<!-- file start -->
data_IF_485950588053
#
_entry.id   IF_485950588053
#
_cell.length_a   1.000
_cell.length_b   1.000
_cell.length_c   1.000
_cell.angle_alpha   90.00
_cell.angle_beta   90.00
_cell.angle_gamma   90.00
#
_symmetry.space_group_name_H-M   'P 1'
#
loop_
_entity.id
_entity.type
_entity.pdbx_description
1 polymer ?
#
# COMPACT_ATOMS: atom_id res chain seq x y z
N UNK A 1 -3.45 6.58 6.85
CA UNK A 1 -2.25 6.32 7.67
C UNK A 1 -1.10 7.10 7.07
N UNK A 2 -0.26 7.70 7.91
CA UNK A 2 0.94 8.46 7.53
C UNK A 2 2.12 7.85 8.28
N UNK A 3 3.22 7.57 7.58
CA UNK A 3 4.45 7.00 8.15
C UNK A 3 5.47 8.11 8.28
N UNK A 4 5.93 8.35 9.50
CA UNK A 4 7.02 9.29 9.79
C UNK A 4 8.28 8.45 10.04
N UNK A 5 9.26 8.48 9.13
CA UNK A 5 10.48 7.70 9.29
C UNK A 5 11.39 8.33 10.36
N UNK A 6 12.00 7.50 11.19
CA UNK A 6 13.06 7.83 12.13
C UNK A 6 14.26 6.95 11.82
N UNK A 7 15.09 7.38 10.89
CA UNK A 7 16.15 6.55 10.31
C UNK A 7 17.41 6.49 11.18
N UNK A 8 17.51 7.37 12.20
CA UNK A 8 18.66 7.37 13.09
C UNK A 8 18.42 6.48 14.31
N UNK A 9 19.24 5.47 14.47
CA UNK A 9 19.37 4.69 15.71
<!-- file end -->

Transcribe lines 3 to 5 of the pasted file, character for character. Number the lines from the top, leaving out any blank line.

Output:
_entry.id   IF_485950588053
#
_cell.length_a   1.000